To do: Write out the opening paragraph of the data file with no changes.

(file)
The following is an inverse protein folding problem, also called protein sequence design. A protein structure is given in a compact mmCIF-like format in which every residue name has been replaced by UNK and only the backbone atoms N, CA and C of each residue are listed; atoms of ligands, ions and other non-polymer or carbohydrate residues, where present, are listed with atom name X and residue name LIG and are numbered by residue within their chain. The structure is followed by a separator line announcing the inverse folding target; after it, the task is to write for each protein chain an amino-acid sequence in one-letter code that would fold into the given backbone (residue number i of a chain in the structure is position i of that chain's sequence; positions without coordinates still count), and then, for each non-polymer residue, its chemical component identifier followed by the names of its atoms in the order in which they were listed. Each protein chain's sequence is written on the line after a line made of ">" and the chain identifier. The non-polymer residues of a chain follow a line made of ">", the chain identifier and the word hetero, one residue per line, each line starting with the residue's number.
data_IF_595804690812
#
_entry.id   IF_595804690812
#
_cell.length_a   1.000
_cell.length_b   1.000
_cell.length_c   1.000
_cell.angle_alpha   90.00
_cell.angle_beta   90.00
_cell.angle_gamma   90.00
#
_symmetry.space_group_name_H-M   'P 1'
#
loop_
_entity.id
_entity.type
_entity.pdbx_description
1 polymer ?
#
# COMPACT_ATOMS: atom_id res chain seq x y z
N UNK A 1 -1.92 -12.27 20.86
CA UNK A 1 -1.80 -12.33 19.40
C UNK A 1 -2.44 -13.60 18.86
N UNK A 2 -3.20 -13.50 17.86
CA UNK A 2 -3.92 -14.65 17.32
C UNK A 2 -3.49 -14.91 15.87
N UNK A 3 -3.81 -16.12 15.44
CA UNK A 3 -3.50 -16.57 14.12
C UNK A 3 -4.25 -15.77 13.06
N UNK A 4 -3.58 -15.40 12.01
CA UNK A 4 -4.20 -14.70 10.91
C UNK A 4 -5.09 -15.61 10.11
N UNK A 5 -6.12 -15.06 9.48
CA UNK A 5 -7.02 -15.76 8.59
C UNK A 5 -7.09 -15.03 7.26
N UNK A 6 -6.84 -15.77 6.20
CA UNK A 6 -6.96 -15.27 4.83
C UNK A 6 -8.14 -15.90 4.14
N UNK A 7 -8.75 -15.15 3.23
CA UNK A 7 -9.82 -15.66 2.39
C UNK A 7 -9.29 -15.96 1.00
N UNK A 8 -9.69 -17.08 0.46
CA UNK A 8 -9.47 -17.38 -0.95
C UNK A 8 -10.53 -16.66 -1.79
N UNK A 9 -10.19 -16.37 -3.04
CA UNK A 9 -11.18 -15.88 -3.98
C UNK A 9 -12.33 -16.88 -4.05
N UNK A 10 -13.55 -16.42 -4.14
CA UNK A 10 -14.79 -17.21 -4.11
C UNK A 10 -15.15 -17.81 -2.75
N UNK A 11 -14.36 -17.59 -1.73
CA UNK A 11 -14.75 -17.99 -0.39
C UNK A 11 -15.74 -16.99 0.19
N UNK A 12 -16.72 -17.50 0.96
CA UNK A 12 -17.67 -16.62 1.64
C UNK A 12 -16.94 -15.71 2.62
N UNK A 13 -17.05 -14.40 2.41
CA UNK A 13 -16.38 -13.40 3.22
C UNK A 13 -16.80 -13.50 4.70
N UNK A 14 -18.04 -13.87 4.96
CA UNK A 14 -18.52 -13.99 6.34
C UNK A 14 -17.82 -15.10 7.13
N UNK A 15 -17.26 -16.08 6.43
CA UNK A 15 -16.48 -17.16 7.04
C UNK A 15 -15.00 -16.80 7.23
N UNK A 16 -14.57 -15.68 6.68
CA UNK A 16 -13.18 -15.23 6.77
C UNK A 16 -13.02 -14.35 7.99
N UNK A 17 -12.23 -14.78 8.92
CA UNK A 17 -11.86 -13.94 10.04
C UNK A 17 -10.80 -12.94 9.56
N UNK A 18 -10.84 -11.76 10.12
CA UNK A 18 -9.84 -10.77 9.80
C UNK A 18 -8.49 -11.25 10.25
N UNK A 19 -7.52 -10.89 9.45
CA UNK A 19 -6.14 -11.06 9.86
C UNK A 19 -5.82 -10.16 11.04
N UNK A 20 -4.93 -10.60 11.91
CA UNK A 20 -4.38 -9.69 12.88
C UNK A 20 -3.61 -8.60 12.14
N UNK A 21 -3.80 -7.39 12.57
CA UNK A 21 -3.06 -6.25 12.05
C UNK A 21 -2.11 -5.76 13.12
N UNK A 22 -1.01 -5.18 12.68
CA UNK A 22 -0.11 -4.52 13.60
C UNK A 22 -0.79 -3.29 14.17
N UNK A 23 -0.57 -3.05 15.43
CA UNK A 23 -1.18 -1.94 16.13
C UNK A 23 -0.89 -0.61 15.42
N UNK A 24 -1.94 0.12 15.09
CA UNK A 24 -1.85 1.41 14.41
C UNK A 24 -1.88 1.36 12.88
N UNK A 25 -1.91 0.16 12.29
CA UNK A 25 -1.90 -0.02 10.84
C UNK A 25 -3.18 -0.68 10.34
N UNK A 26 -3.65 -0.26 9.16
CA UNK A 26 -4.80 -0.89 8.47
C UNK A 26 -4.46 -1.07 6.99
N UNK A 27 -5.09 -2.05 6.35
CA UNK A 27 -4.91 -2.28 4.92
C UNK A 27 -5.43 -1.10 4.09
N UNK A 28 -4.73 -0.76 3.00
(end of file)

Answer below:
The following is an inverse protein folding problem, also called protein sequence design. A protein structure is given in a compact mmCIF-like format in which every residue name has been replaced by UNK and only the backbone atoms N, CA and C of each residue are listed; atoms of ligands, ions and other non-polymer or carbohydrate residues, where present, are listed with atom name X and residue name LIG and are numbered by residue within their chain. The structure is followed by a separator line announcing the inverse folding target; after it, the task is to write for each protein chain an amino-acid sequence in one-letter code that would fold into the given backbone (residue number i of a chain in the structure is position i of that chain's sequence; positions without coordinates still count), and then, for each non-polymer residue, its chemical component identifier followed by the names of its atoms in the order in which they were listed. Each protein chain's sequence is written on the line after a line made of ">" and the chain identifier. The non-polymer residues of a chain follow a line made of ">", the chain identifier and the word hetero, one residue per line, each line starting with the residue's number.